I would be more than happy to travel and see you, I have other clients in the Devon and Dorset area that I am due to meet shorly so drop me an email, PM or call me to start making some plans.
Cheers for now
07525 785 278
We use Cisco here. 1100 and 1200 series with A and G. A root bridge connecting to two non-roots. All controlled by a Wireless Lan Solution Engine Express. One of the access points is set as a WDS and we use Certificates for authentication. Very quick, scalable and cheaper than you might think.
We tested Netgear, 3Com and Cisco and found that even though we were paying more for Cisco the throughput and range on the Cisco kit outweighed the cost.
Another Vote for Ruckus. Very expandable.
Running it mainly for 2 Laptop Trolleys, put the AP in the room before setting out the laptops and users log in with no problems. Solved a lot of our issue we were having.
Am hoping to expand it across the School in the future, so the Tech doesn't have to put out an AP for each trolley, but budget has been slashed so that's something else on the back burner.
Silver - I'm glad to see that someone has already introduced Meru to you. Meru is the only vendor that we've found that works in high density environments such as education. If you need white papers or anything else, drop me a message and I'll respond as quickly as possible.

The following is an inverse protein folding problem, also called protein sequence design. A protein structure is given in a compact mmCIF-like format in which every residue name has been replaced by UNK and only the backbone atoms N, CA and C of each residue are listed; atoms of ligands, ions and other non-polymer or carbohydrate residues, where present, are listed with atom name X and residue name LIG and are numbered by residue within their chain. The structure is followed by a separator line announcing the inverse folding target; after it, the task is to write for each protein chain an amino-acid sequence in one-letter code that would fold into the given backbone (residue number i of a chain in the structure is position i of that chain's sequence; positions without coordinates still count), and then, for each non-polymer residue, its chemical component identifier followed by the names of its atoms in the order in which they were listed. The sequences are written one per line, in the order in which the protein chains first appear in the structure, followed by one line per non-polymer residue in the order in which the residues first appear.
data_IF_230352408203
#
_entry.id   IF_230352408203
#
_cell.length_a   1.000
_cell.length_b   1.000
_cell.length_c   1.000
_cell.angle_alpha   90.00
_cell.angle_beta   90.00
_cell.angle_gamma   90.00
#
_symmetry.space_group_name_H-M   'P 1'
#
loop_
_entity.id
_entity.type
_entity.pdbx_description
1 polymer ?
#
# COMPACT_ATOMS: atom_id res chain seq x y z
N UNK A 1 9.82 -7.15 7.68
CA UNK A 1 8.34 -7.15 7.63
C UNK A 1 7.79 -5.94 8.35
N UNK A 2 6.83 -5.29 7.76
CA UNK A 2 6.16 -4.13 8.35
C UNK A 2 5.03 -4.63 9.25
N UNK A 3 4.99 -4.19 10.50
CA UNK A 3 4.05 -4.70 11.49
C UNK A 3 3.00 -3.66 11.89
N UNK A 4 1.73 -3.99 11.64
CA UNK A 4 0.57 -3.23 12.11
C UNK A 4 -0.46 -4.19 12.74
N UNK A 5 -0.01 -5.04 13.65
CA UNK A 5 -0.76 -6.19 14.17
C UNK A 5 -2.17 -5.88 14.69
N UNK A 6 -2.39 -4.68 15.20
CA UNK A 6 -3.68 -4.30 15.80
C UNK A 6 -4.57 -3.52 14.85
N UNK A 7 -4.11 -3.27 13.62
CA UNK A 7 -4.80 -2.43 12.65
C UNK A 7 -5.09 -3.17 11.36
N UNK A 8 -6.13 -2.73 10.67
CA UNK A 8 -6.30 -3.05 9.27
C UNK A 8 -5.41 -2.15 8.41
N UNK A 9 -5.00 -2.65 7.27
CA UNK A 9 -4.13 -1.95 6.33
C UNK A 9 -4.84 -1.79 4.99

Good to hear you have a local supplier supporting you with your wireless needs for Meru.
Ask your supplier to put you in touch with local schools and colleges already using Meru and ask those schools about their performance with Meru and go and see the schools using Meru.
Meru has many installations in the south with a number of very professional suppliers with considerable experience of the intracacies/problems of wireless, which Meru solves with their unique architecture.
Have a good look around the websites for case studies and make your own mind up based on real world examples / case studies rather than tests you might see with a few APs and a few clients.
The key is to replicate your own environment, or see schools / colleges with your environment and make your choice from there. Ensure you've looked to the future too by catering for 11n and voice capability too.
Use Cisco Aironet 1200 here, have no Wireless controller. I have 10 and 2 are repeaters and it works fine. It has to be reliable as staff doing lesson registeration. The are all on G since the last upgrade.
School isnt that big, 750 pupils (capacity 900) with around 100 wireless laptops
I just wanted to stick another shout in for Xirrus. We have tested all the main ones before we bought, including most mentioned here, and Xirrus was the only one who could reliably get a whole trolley logged in and working within 10 mins (from a cold boot), which was our aim. Installation across the whole site is scheduled to start in a couple of weeks.
Give this guy a shout, he's usually very obliging(! ) and will come out to have a chat at least.
Simon Hollister - 07912342431. email is firstname.lastname@example.org
witch (6th May 2009)
Just stumbled across Xirrus over the weekend. They provide a free tool for inspecting Wi-Fi signals. Been looking for such a tool for ages. Looking forward to testing it this afternoon.
I can also recommend Ruckus and Net-Ctrl. They worked fantastically to get us the right stuff